This article examines the residence nil rate band (RNRB) , outlines how your estate may benefit and answers some common questions.
What is the residence nil rate band?
Inheritance tax (IHT) is charged on your death at the rate of 40% based on the value of your assets. This 40% rate is only charged on any value exceeding the nil rate band. The nil rate band (£325,000 in the tax year 2017/18) is the amount which is chargeable to IHT at the rate of 0%. With effect from 6 April 2017, an additional residence nil rate band (RNRB) applies so that less IHT may be paid when the family home is left to children, grandchildren and some other individuals.
Will my estate benefit from the RNRB?
The RNRB can be claimed on your estate if you die after 6 April 2017. Even if you die before then, your surviving spouse or civil partner may be able to carry forward RNRB to be used when they die.
Your estate will benefit from the RNRB, in addition to the main nil rate band, if you leave your interest in the family home to direct descendants, such as, children or grandchildren and some other individuals such as stepchildren or foster children, as well as the spouses or civil partners of any of these individuals (‘qualifying beneficiaries’). The RNRB could help those who inherit your assets make an additional IHT saving by increasing the part of your estate that is taxed at 0% rather than 40%. Claiming the RNRB could enable an additional £100,000 to £350,000 worth of assets to pass to the next generation without a charge to IHT.
The RNRB can be claimed if all of the following apply to you:
- You die after 6 April 2017.
- You leave an estate valued at less than an upper limit, which is initially £2m but is set to rise with inflation from 6 April 2021. The RNRB is tapered down for estates worth more than this.
- You leave your home to qualifying beneficiaries. Some trusts for qualifying beneficiaries will also qualify.
Even if you leave your home to your spouse or civil partner, rather than to children or grandchildren, the RNRB is not necessarily wasted as it can be carried forward (together with any unused main nil rate band), for the benefit of your surviving spouse or civil partner.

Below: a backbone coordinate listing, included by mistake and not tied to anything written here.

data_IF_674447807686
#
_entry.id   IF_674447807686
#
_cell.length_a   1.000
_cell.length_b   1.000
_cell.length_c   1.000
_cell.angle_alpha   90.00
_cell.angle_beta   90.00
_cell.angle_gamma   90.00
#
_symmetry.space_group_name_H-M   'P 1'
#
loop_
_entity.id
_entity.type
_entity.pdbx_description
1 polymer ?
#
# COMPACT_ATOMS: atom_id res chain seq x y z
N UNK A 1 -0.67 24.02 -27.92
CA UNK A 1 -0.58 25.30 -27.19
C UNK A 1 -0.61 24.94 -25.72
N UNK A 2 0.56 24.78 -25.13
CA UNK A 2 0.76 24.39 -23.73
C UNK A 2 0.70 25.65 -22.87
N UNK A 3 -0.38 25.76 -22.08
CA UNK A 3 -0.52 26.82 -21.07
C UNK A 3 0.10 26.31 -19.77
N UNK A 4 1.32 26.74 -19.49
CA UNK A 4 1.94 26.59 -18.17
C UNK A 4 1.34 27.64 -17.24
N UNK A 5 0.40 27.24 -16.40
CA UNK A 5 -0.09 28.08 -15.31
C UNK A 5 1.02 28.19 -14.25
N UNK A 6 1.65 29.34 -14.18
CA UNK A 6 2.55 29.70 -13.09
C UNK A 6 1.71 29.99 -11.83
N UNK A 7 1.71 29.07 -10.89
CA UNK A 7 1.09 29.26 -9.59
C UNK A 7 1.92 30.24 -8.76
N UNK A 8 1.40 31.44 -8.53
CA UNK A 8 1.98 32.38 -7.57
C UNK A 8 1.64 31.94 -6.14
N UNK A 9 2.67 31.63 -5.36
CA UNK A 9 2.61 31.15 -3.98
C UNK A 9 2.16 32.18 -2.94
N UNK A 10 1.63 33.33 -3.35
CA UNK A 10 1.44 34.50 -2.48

If your estate is worth more than £2m, you should still review your will and estate planning to see whether it is possible to arrange your affairs so that the RNRB can be claimed.
How much is the RNRB worth?
The table below shows the RNRB levels that the government has announced (which can be added to the main nil rate band to increase the amount of assets in your estate that will be taxed at 0%). The combined nil rate bands could be worth as much as £1m by 2021. These figures may change so it is important to check from time to time.
What if I sell my home?
Under government proposals, the RNRB will still be available where you have sold your home and downsized to a less valuable property, or even if you no longer own a property, provided that you sold your home on or after 8 July 2015 and at least part of your estate is inherited by a qualifying beneficiary.
What if I move out of my home?
The RNRB will apply if you own a property that is no longer your residence when you die (for example, because you have moved into a care home), provided that it was your residence at some time during your period of ownership.
What if I have given my home to my children already?
Even if you have already given away your home to your children, if you still benefit from the property in some way without paying for it, for example, you continue to occupy it even though it has been given away or if you are co-occupying with your children after having transferred it to them, it may still be possible to claim the RNRB on your death. However, it is still advisable to review your will.
What if my children do not want my home after I die?
It does not matter whether the qualifying beneficiaries, who inherit your home, want to keep it. The RNRB will still be available even if they sell your home immediately after your death.
What if I have more than one home?
If, at your death, you own more than one property that is (or has previously been) your residence, your executors must choose which one will benefit from the RNRB.